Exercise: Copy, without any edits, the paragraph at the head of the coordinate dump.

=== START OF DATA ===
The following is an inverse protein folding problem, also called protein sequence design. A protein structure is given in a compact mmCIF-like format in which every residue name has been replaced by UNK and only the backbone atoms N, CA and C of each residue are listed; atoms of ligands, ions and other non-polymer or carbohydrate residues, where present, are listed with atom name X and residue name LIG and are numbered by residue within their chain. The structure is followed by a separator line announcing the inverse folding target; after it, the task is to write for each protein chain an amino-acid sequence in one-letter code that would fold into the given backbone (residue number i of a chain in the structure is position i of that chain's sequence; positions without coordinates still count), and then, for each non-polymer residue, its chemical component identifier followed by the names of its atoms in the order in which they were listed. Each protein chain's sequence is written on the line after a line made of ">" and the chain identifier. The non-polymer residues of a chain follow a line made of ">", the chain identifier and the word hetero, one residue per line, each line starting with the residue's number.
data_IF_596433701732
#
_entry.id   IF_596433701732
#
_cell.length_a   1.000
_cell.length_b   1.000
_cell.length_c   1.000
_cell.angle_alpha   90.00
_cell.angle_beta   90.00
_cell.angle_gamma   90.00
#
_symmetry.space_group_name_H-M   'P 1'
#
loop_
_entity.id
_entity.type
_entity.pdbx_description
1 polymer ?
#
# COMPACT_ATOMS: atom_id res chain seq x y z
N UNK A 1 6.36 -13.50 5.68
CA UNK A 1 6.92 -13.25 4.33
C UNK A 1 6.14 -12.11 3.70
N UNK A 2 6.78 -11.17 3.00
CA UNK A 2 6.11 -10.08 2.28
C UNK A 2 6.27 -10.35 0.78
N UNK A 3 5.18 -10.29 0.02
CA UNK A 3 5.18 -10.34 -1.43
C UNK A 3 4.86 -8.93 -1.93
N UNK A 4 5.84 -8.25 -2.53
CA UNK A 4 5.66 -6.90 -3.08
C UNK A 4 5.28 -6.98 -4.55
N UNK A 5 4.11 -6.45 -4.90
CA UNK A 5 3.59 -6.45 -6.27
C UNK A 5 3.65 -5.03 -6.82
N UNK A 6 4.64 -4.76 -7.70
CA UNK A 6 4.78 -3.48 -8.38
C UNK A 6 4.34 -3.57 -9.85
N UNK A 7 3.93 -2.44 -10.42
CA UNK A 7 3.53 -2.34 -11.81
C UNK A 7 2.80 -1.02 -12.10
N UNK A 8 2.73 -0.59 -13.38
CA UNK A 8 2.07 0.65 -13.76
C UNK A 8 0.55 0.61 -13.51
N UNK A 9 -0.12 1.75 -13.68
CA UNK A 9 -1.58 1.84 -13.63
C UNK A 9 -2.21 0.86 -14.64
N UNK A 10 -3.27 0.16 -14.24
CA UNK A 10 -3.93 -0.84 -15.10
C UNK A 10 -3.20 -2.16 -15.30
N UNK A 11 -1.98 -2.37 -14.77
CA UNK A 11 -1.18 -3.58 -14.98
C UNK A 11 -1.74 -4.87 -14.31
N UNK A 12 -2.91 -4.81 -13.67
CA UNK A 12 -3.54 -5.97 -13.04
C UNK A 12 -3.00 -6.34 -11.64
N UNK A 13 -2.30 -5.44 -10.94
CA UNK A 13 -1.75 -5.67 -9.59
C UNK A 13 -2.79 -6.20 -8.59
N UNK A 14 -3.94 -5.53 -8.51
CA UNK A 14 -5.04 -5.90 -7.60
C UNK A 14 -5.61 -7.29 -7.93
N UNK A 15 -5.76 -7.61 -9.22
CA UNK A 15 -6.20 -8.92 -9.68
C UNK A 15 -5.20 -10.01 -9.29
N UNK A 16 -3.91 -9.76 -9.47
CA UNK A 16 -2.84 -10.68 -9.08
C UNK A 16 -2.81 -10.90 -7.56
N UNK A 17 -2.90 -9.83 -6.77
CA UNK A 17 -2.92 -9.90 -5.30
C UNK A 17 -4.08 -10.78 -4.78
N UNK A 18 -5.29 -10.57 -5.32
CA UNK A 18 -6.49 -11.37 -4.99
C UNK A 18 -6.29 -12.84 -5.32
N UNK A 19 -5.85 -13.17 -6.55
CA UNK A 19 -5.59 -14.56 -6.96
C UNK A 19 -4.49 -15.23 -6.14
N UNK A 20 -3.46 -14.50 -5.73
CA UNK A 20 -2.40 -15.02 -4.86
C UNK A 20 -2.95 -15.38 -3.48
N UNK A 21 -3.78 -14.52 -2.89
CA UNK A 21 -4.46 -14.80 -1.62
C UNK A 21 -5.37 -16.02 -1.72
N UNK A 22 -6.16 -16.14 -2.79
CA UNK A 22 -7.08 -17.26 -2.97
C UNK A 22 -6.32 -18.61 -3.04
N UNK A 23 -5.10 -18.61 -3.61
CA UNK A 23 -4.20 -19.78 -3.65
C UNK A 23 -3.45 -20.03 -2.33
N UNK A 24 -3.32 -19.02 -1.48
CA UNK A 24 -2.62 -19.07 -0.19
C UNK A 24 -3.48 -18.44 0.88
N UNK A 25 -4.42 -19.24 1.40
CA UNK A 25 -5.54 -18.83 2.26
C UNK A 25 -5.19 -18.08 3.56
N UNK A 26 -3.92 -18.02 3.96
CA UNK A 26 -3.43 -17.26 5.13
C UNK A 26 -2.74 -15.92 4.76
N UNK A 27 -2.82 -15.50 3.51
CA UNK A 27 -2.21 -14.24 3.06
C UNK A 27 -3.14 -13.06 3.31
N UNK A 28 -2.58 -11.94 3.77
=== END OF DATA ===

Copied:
The following is an inverse protein folding problem, also called protein sequence design. A protein structure is given in a compact mmCIF-like format in which every residue name has been replaced by UNK and only the backbone atoms N, CA and C of each residue are listed; atoms of ligands, ions and other non-polymer or carbohydrate residues, where present, are listed with atom name X and residue name LIG and are numbered by residue within their chain. The structure is followed by a separator line announcing the inverse folding target; after it, the task is to write for each protein chain an amino-acid sequence in one-letter code that would fold into the given backbone (residue number i of a chain in the structure is position i of that chain's sequence; positions without coordinates still count), and then, for each non-polymer residue, its chemical component identifier followed by the names of its atoms in the order in which they were listed. Each protein chain's sequence is written on the line after a line made of ">" and the chain identifier. The non-polymer residues of a chain follow a line made of ">", the chain identifier and the word hetero, one residue per line, each line starting with the residue's number.